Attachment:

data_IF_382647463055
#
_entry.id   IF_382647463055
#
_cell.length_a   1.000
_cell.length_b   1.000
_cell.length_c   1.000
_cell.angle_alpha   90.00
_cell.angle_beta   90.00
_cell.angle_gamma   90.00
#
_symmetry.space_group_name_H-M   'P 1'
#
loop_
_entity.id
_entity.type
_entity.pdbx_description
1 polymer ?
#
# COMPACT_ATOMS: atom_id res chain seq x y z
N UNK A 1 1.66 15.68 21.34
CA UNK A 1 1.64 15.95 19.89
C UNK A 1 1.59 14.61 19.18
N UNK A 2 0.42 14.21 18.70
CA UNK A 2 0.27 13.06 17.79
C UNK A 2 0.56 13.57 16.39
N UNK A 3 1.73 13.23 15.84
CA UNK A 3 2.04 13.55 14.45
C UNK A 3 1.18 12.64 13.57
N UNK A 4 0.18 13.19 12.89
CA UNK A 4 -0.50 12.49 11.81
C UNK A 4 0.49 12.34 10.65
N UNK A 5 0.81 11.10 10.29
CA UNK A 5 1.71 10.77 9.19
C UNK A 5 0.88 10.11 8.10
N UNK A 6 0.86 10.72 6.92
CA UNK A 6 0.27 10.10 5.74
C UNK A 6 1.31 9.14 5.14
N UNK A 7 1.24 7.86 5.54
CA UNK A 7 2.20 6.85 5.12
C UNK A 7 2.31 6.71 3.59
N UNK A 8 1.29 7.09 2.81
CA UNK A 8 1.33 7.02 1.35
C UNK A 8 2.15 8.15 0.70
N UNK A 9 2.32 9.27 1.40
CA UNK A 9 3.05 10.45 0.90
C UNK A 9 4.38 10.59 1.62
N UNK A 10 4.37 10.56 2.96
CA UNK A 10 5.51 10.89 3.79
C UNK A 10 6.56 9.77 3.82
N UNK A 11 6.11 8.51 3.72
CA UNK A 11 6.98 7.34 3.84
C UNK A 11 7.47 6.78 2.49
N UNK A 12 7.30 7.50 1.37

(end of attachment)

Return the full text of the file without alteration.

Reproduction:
data_IF_382647463055
#
_entry.id   IF_382647463055
#
_cell.length_a   1.000
_cell.length_b   1.000
_cell.length_c   1.000
_cell.angle_alpha   90.00
_cell.angle_beta   90.00
_cell.angle_gamma   90.00
#
_symmetry.space_group_name_H-M   'P 1'
#
loop_
_entity.id
_entity.type
_entity.pdbx_description
1 polymer ?
#
# COMPACT_ATOMS: atom_id res chain seq x y z
N UNK A 1 1.66 15.68 21.34
CA UNK A 1 1.64 15.95 19.89
C UNK A 1 1.59 14.61 19.18
N UNK A 2 0.42 14.21 18.70
CA UNK A 2 0.27 13.06 17.79
C UNK A 2 0.56 13.57 16.39
N UNK A 3 1.73 13.23 15.84
CA UNK A 3 2.04 13.55 14.45
C UNK A 3 1.18 12.64 13.57
N UNK A 4 0.18 13.19 12.89
CA UNK A 4 -0.50 12.49 11.81
C UNK A 4 0.49 12.34 10.65
N UNK A 5 0.81 11.10 10.29
CA UNK A 5 1.71 10.77 9.19
C UNK A 5 0.88 10.11 8.10
N UNK A 6 0.86 10.72 6.92
CA UNK A 6 0.27 10.10 5.74
C UNK A 6 1.31 9.14 5.14
N UNK A 7 1.24 7.86 5.54
CA UNK A 7 2.20 6.85 5.12
C UNK A 7 2.31 6.71 3.59
N UNK A 8 1.29 7.09 2.81
CA UNK A 8 1.33 7.02 1.35
C UNK A 8 2.15 8.15 0.70
N UNK A 9 2.32 9.27 1.40
CA UNK A 9 3.05 10.45 0.90
C UNK A 9 4.38 10.59 1.62
N UNK A 10 4.37 10.56 2.96
CA UNK A 10 5.51 10.89 3.79
C UNK A 10 6.56 9.77 3.82
N UNK A 11 6.11 8.51 3.72
CA UNK A 11 6.98 7.34 3.84
C UNK A 11 7.47 6.78 2.49
N UNK A 12 7.30 7.50 1.37